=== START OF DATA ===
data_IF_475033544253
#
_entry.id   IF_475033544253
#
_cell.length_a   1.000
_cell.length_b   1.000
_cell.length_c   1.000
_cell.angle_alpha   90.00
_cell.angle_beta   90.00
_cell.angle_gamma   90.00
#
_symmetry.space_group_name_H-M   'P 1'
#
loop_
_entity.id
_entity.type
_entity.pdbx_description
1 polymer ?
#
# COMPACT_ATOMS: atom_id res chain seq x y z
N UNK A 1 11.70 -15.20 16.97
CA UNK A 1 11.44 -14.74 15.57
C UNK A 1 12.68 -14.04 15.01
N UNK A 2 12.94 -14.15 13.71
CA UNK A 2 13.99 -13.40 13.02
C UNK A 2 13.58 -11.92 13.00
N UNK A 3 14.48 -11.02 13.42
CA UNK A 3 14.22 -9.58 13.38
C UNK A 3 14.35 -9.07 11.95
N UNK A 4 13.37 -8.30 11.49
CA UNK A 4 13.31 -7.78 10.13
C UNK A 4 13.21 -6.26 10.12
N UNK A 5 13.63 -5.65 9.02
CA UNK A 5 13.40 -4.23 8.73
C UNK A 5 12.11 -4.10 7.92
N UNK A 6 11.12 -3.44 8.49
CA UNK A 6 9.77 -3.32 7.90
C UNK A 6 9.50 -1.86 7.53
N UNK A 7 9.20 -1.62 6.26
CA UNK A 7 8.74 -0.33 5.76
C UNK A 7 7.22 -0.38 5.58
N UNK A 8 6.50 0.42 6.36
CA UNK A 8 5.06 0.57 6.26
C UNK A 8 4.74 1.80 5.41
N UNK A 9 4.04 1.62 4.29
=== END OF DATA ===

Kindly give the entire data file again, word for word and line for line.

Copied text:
data_IF_475033544253
#
_entry.id   IF_475033544253
#
_cell.length_a   1.000
_cell.length_b   1.000
_cell.length_c   1.000
_cell.angle_alpha   90.00
_cell.angle_beta   90.00
_cell.angle_gamma   90.00
#
_symmetry.space_group_name_H-M   'P 1'
#
loop_
_entity.id
_entity.type
_entity.pdbx_description
1 polymer ?
#
# COMPACT_ATOMS: atom_id res chain seq x y z
N UNK A 1 11.70 -15.20 16.97
CA UNK A 1 11.44 -14.74 15.57
C UNK A 1 12.68 -14.04 15.01
N UNK A 2 12.94 -14.15 13.71
CA UNK A 2 13.99 -13.40 13.02
C UNK A 2 13.58 -11.92 13.00
N UNK A 3 14.48 -11.02 13.42
CA UNK A 3 14.22 -9.58 13.38
C UNK A 3 14.35 -9.07 11.95
N UNK A 4 13.37 -8.30 11.49
CA UNK A 4 13.31 -7.78 10.13
C UNK A 4 13.21 -6.26 10.12
N UNK A 5 13.63 -5.65 9.02
CA UNK A 5 13.40 -4.23 8.73
C UNK A 5 12.11 -4.10 7.92
N UNK A 6 11.12 -3.44 8.49
CA UNK A 6 9.77 -3.32 7.90
C UNK A 6 9.50 -1.86 7.53
N UNK A 7 9.20 -1.62 6.26
CA UNK A 7 8.74 -0.33 5.76
C UNK A 7 7.22 -0.38 5.58
N UNK A 8 6.50 0.42 6.36
CA UNK A 8 5.06 0.57 6.26
C UNK A 8 4.74 1.80 5.41
N UNK A 9 4.04 1.62 4.29